Raytheon Technologies does not expect to produce new Stinger air-defense missiles in large quantities to replenish Defense Department stockpiles until at least next year, CEO Greg Hayes said Tuesday.
The United States has sent or plans to send 1,400 Stingers and 5,500 Javelin missiles to help Ukraine defend itself against Russia, according to Pentagon a fact sheet released April 22. But the U.S. military has not bought a new Stinger missile in 18 years, and some of the components are no longer available, Hayes said on Raytheon’s quarterly earnings call.
Production continues at low levels for a foreign customer, but there is “a very limited stock” of components, he said. Raytheon will have to redesign some of the components before it can produce significant quantities of the missile.
“We’re going to have to go out and redesign some of the electronics in the missile and in the seeker head,” Hayes said. “We’ll ramp up production what we can this year, but I would expect, again, this is going to be in ’23, ’24 where we actually see orders come in for the larger replenishments, both on Stinger as well as for the Javelin, which has also been very successful in theater.”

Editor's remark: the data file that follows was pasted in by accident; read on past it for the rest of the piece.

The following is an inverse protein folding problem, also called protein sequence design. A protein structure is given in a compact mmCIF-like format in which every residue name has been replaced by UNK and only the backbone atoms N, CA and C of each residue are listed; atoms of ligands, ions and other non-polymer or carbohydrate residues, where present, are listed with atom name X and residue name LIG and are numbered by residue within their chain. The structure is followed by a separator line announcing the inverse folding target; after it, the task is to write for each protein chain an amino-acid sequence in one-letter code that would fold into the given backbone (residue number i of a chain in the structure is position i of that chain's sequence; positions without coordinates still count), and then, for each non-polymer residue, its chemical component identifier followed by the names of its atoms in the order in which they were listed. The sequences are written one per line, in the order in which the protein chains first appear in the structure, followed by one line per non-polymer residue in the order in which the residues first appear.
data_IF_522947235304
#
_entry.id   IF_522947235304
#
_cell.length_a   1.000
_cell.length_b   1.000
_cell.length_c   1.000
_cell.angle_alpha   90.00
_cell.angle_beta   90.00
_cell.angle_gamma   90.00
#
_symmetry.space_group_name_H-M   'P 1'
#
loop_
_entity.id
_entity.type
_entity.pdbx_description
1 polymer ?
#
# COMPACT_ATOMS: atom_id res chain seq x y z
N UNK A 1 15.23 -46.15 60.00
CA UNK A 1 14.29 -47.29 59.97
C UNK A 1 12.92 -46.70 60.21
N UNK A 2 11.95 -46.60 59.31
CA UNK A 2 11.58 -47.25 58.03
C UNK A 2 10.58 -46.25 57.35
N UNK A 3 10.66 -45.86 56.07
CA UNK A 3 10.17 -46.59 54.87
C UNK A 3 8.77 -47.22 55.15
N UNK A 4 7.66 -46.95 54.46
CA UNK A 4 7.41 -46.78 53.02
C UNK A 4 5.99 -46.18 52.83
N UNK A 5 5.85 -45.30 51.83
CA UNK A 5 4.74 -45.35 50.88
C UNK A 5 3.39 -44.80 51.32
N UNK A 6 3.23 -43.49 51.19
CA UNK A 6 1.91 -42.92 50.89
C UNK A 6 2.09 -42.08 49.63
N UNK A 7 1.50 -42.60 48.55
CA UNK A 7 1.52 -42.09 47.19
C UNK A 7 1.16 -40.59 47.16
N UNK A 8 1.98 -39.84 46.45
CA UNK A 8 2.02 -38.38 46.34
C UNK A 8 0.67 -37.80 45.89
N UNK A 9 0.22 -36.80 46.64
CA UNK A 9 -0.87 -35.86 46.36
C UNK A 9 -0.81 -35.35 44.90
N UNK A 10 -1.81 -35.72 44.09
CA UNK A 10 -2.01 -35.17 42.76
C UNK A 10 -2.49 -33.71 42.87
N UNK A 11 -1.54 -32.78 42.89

Raytheon builds the Javelin antitank guided missile through a joint venture with Lockheed Martin. The Javelin, which is decades newer than the Stinger, has remained in production and retains significant surge capacity, although it can take two and a half years to produce and deliver missiles after an order is placed.
Doug Bush, the Army acquisition executive, said last month that the service would “soon” send Congress a plan to restore stockpiles of the missiles. The Stinger remains a “key enabler” to the Army’s modernization plan, and new short-range air defense vehicles use it.
A Stinger replacement would be fielded by fiscal year 2027 under current Army plans. But $60 million that the program needs to stay on schedule was pushed onto an unfunded priorities list after the service did not include the money in its FY-23 budget request
The budget request included $7.2 million for the Stinger replacement, which is also known as Maneuver Short-Range Air Defense Increment 3.